Nick Cammett/Diamond Images/Getty Images

After the Cowboys’ late-season collapse resulted in them missing the playoffs, it would be surprising if owner Jerry Jones retained longtime head coach Jason Garrett. Loaded with talent, the Cowboys need a leader who will help quarterback Dak Prescott and running back Ezekiel Elliott maximize their ability entering the prime of their careers.

In 2018, the Chiefs led the NFL in both total yards and points scored. Superstar quarterback Patrick Mahomes, who won the Associated Press NFL MVP award, is very high on Bieniemy. A former NFL running back, Bieniemy has playing and coaching experience at the position that could benefit Elliott.

Head coach Andy Reid is the Chiefs’ offensive play-caller. Bieniemy’s influence on the team’s powerful offense, however, is clear.

Others with strong credentials potentially in mix: Robert Saleh, San Francisco 49ers defensive coordinator; Kris Richard, Dallas Cowboys defensive backs coach.

JAN. 6 UPDATE: Cowboys hire Mike McCarthy as new coach

Cleveland Browns

Good fit: Ron Rivera, former Carolina Panthers head coach.

Former Carolina Panthers head coach Ron Rivera.

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Cleveland was among the league’s most disappointing teams. In his first year as a head coach at any level, Freddie Kitchens lacked experience and it showed, as the Browns were a wildly undisciplined bunch. Rivera could provide the structure the Browns need.

Rivera understands what it takes to keep a team focused throughout a 16-game, 17-week schedule. He also has experience guiding a quarterback who was a former No. 1 overall draft pick.

Carolina quarterback Cam Newton followed Rivera’s lead and won an MVP award and reached the Super Bowl. Browns quarterback Baker Mayfield could learn a thing or two from Rivera as well.

Others with strong credentials potentially in mix: Robert Saleh, San Francisco 49ers defensive coordinator; Kris Richard, Dallas Cowboys defensive backs coach.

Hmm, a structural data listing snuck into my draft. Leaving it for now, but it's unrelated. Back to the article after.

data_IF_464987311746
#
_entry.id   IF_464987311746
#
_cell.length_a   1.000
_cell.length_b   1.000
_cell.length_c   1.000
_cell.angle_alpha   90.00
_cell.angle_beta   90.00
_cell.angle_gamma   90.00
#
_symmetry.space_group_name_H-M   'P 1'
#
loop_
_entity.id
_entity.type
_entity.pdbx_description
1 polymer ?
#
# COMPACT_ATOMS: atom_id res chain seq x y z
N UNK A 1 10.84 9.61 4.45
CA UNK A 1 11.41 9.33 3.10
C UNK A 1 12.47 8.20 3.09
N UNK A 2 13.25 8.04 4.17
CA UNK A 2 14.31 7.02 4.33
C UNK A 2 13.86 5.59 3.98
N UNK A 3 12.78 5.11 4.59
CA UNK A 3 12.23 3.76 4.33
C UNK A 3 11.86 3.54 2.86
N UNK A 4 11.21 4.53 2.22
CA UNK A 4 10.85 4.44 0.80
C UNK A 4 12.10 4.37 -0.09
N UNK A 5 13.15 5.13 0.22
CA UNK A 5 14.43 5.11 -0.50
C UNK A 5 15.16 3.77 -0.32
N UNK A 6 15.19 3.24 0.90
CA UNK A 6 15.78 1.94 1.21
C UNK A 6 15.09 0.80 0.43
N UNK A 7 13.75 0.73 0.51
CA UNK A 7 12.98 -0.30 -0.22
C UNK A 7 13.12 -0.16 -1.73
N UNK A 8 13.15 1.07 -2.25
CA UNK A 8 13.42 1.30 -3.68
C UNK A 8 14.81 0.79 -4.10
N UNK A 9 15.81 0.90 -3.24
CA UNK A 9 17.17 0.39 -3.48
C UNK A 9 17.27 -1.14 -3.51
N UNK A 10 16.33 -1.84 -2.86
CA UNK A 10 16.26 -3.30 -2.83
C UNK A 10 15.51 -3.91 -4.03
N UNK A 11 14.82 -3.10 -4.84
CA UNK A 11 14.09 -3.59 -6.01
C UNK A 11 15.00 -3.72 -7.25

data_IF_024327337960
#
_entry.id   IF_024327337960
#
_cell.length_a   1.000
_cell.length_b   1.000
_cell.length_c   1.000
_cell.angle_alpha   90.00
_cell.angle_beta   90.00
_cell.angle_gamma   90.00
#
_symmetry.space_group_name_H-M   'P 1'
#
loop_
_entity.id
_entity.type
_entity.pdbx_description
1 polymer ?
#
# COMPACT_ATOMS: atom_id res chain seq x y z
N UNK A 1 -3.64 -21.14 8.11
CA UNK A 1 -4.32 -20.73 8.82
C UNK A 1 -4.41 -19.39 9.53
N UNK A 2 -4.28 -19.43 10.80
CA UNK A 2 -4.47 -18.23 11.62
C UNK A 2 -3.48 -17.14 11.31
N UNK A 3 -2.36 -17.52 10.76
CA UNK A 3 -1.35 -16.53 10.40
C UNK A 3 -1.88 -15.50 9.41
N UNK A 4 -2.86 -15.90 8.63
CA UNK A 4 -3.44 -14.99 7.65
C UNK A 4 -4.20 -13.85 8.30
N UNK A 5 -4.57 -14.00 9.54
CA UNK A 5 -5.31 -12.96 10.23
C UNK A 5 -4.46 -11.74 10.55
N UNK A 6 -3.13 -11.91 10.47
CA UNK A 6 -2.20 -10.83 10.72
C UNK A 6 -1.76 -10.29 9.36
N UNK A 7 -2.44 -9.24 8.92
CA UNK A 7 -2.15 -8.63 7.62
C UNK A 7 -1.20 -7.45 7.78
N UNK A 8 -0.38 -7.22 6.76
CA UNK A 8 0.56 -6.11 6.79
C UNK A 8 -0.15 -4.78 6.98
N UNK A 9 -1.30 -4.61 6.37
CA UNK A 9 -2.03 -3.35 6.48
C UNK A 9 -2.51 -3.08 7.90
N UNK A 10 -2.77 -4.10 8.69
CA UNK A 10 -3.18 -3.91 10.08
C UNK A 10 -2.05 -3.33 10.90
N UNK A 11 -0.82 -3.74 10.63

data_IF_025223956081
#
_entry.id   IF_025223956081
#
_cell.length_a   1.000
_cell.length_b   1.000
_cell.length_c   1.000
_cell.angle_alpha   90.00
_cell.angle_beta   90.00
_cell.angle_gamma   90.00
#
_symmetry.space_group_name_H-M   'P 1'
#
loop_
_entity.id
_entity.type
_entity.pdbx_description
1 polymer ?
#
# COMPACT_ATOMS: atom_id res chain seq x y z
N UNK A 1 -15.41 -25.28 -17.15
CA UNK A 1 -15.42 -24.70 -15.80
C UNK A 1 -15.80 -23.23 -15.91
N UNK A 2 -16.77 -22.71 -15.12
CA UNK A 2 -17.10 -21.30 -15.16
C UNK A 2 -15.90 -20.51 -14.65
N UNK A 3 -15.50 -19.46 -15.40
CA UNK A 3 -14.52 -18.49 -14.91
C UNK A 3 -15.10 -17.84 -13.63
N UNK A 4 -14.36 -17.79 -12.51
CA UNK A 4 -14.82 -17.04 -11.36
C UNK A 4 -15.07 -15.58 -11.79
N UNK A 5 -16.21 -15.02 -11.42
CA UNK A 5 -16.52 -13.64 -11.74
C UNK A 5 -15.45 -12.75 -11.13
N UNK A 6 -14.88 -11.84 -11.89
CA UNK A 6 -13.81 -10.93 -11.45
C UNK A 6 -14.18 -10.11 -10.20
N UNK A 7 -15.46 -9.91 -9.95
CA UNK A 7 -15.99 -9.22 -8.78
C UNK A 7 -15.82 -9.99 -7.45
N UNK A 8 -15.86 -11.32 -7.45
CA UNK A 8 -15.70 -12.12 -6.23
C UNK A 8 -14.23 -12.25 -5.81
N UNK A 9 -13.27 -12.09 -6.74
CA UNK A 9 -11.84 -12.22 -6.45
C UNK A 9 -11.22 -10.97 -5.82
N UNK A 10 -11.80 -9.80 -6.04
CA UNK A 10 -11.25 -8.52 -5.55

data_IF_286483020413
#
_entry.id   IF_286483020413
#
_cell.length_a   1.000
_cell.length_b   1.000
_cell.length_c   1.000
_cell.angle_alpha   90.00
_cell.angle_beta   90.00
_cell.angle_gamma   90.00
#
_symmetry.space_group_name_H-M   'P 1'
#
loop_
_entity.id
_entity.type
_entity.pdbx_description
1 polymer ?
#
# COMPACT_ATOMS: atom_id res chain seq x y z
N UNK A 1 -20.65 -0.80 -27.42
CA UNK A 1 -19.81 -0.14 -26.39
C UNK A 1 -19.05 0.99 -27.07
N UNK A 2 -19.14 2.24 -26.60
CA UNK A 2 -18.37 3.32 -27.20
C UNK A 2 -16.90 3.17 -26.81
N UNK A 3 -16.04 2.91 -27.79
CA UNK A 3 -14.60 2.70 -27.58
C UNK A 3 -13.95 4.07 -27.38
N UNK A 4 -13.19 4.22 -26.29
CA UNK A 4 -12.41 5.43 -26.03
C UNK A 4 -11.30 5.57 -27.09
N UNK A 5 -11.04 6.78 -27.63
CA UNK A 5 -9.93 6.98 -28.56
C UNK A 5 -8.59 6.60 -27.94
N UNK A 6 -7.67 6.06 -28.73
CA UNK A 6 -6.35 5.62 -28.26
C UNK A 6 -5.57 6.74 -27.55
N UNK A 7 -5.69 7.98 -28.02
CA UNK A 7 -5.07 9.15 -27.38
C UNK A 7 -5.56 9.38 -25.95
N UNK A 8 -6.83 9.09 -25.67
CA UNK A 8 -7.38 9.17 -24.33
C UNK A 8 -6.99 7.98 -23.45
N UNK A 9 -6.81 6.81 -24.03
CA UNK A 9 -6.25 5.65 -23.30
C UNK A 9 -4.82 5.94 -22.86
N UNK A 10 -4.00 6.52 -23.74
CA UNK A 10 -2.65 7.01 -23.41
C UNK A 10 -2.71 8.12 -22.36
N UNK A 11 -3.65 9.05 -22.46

New York Giants

Good fit: Leslie Frazier, Buffalo Bills defensive coordinator.

Buffalo Bills defensive coordinator Leslie Frazier.

Brett Carlsen/Getty Images

New York Giants head coach Pat Shurmur just completed his second season with the team. Shurmur has led the Giants to a 9-23 record, so it may be time for the team’s owners to make their third coaching change since the end of the 2015 season. Frazier has already proved he can lead an entire program, having guided the Minnesota Vikings to a 10-6 record and a postseason appearance during the 2012 season.

Most recently, Frazier has been a big part of the Buffalo Bills’ turnaround. Defensively, the Bills rank second in the league in points per game, third in yards per game and are in the top 10 in turnover differential.

Frazier is widely respected for being one of the league’s best defensive coaches. Many league officials believe he’s ready for his next head coaching opportunity.

Others with strong credentials potentially in mix: Jon Embree, San Francisco 49ers assistant head coach, tight ends; Joe Woods, San Francisco 49ers defensive passing game coordinator.

DEC. 30 UPDATE: Giants fire coach Pat Shurmur

JAN. 7 UPDATE: Giants hire Patriots’ Joe Judge as head coach

Jacksonville Jaguars

Good fit: Byron Leftwich, Tampa Bay Buccaneers offensive coordinator.

Tampa Bay Buccaneers offensive coordinator Byron Leftwich.

Otto Greule Jr./Getty Images

The Jacksonville Jaguars slipped badly after making a surprising run to the 2017 AFC championship game. Tom Coughlin, formerly Jacksonville’s executive vice president of football operations, was fired late in the season, and head coach Doug Marrone could be next.

Jacksonville drafted Leftwich seventh overall in 2003. In four seasons, the former quarterback started 45 of the 47 games, including the playoffs, he played for the franchise. A fast-riser in the coaching ranks after his playing days ended, Leftwich is widely hailed for being razor-sharp and a tireless worker. Tampa Bay head coach Bruce Arians believes Leftwich has a bright future in the field.

Jacksonville could stir some positive buzz by bringing Leftwich “home.”

Leftwich has been an offensive coordinator for only two seasons. But as the hirings of Sean McVay and others have shown in recent years, longtime experience as a coordinator isn’t as important as it once was to become an NFL head coach.

Others with strong credentials potentially in mix: Richard Hightower, San Francisco 49ers special teams coordinator; Duce Staley, Philadelphia Eagles assistant head coach, running backs.

Jason Reid is the senior NFL writer at The Undefeated. He enjoys watching sports, especially any games involving his son and daughter.